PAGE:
After its explosive early history of concussing gunpowder plants and lead-poisoned factories, DuPont Co. claims credit for pioneering modern chemical safety. The Wilmington-based company has even built a safety-consulting business based on teaching other companies how to improve processes the DuPont way.
But on Thursday, just as DuPont had finished spinning off a constellation of aging chemical plants into a separate firm - Chemours Co. - government investigators said they were putting DuPont on the five-year-old Severe Violator Enforcement Program list of problem companies, next to hundreds of much smaller firms, including the wreckers blamed for the fatal Salvation Army thrift store collapse in Philadelphia.
The U.S. Occupational Safety and Health Administration gave DuPont that unwanted status after reviewing 2014 accidents at DuPont plants in Texas, New Jersey, and Louisiana. It cited failures to correct safety violations such as rundown bits of equipment, undertrained workers, and undisclosed hazards. Four workers died in the Texas accident.
OSHA says DuPont earned its "Severe Violator" tag because it "demonstrated indifference towards creating a safe and healthy workplace by committing willful or repeated violations, and/or failing to abate known hazards."
"DuPont promotes itself as having a 'world-class safety' culture and even markets its safety expertise to other employers, but these four preventable workplace deaths and the very serious hazards we uncovered at this facility are evidence of a failed safety program," Dr. David Michaels, OSHA assistant director, said in the statement.
"We here at OSHA want DuPont and the chemical industry as a whole to hear this message loud and clear," he said.
DuPont defended its response to the tragedy and OSHA's most recent complaints about the herbicide and hydrofluoric acid units at the Texas plant.
"We believe we have identified and are addressing most if not all of OSHA's significant findings," DuPont said. "We have shut down the herbicide unit in order to take corrective measures, and the unit will not restart until the work is complete." The hydrofluoric unit is now safe to operate, DuPont added.
DuPont also summoned history in its defense: Citing safety rules it says it began writing at its Brandywine gunpowder mills in 1811, the company said it has waged "a continuous process to improve ever since."
Therefore, "DuPont is disappointed with OSHA's classification, and we will be working with the agency to understand its decision," the company said. OSHA allows "informal" discussions and formal appeals; DuPont hasn't said which it will try. "We have not had a chance to review OSHA's findings in detail; we will work with the agency to better understand the citations and any further required abatement." DuPont concluded: "Safety is our number one priority."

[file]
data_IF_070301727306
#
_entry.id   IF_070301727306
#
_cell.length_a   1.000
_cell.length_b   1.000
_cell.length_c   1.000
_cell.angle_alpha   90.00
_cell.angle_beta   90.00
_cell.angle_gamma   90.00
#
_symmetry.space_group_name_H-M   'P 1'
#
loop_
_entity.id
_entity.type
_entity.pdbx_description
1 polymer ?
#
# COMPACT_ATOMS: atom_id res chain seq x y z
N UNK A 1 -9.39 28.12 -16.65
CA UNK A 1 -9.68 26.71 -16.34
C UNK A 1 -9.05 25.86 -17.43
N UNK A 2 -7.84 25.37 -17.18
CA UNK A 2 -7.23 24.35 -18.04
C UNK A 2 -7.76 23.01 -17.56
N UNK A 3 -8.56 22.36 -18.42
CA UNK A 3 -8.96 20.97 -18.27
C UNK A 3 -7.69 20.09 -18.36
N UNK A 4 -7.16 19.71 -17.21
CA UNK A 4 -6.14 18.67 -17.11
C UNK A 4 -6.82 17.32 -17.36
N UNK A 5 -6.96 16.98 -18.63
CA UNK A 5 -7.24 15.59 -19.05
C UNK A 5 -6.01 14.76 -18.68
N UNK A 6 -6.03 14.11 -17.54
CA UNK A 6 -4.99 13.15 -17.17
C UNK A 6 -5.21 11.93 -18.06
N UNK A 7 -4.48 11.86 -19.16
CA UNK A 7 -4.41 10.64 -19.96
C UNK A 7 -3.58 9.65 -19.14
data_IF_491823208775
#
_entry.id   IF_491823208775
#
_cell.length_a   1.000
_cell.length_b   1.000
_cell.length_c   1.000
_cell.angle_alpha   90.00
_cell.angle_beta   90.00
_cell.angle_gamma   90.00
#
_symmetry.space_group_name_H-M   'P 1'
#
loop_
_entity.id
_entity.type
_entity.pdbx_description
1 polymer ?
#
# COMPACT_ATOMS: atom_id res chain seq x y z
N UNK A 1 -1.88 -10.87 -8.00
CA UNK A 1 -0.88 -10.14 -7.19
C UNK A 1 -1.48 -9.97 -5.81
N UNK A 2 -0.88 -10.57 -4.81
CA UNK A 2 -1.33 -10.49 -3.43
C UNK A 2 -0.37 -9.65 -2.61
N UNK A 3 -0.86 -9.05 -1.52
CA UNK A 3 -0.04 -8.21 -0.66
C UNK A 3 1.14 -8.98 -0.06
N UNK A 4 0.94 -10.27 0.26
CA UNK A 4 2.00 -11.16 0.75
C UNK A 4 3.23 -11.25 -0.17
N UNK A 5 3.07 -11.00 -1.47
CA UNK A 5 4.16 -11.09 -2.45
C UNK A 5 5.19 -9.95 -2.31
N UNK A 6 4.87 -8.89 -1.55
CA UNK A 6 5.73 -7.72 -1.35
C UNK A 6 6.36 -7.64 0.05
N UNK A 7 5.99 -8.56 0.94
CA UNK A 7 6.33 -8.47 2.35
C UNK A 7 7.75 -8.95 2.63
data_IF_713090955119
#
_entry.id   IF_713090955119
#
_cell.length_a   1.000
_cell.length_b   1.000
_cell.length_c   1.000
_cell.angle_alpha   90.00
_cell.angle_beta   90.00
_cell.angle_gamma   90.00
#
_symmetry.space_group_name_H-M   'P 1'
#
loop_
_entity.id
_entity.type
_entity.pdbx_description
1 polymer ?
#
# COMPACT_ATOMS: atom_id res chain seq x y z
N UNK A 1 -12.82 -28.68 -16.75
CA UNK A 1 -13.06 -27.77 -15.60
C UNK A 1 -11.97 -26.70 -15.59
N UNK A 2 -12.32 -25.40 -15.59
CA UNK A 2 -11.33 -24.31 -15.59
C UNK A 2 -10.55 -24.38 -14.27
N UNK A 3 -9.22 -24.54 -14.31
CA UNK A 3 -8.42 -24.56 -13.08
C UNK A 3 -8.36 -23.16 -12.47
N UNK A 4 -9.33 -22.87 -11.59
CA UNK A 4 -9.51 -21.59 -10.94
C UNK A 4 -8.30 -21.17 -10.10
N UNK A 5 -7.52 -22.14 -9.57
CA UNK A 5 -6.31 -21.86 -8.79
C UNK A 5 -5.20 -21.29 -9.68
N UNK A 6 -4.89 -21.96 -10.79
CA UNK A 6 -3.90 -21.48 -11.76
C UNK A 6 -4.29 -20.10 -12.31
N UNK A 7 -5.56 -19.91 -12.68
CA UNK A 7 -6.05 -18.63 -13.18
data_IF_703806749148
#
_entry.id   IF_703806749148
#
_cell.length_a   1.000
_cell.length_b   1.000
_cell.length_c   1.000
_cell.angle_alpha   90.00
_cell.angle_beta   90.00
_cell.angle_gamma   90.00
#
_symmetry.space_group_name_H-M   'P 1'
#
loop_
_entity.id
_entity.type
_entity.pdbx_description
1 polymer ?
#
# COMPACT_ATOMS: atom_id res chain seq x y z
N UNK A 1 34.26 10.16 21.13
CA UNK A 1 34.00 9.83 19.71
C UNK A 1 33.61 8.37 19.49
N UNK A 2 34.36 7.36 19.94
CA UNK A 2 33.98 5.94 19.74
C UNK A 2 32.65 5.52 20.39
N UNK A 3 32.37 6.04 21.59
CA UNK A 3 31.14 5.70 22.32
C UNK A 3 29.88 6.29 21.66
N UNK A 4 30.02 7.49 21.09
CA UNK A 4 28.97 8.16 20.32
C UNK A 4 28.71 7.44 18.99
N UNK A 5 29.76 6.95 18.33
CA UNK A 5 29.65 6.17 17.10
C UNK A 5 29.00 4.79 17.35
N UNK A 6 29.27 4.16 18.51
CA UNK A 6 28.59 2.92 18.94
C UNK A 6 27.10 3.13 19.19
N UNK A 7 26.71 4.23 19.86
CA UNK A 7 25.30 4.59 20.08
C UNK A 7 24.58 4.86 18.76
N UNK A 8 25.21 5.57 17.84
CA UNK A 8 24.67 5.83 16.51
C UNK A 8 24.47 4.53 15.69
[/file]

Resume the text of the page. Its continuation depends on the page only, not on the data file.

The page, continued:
Beyond the Texas deaths, OSHA added, DuPont "was cited at their Darrow, Louisiana facility in November 2014 and Deepwater, New Jersey facility in December 2014 for similar process safety management violations."
At DuPont's Chambers Works in Deepwater, which has since been spun off to Chemours, OSHA cited DuPont for eight "serious" and two "repeat" violations: for failing to map pipe, valve, and instrument arrangements fully or correctly; failing to make clear that toxic chemical monitors in one location had been removed; wrongly identifying plant operators as "hazardous materials technicians"; failing to fix a rundown pump that threatened to spill ammonia solution on workers; taking "an unreasonable amount of time" to document an electrical system operating near flammable hydrogen gas; and repeated failure to improve storage, transportation, and test equipment used with highly useful but also corrosive and toxic hydrofluoric acid as it is moved and stored in half-ton containers.
DuPont continues to offer other companies operating advice learned over its long and complex history. "DuPont Sustainable Solutions' safety consulting business has worked with more than a thousand clients in 100 countries around the world to train their employees in best in class safety practices," spokeswoman Kate Bailey told me in an e-mail.
"Many of our clients have achieved significant reductions in their safety incident and injury rates as a result of our safety consulting services, and this is backed up by solid supporting data."
But OSHA's findings at the LaPorte, Texas, pesticide plant where the workers died last year make the company look hypocritical, say leaders of the International Chemical Workers Union Council, an affiliate of the United Food and Commercial Workers, which represents workers at LaPorte.
"It is time to reevaluate, if not reject, your training safety model," Frank Ciphers, the union's president, wrote in an open letter after OSHA levied a previous round of fines at the site last month.
Correction: An earlier version of this article misidentified the Philadelphia building that collapsed, killing six, in 2013.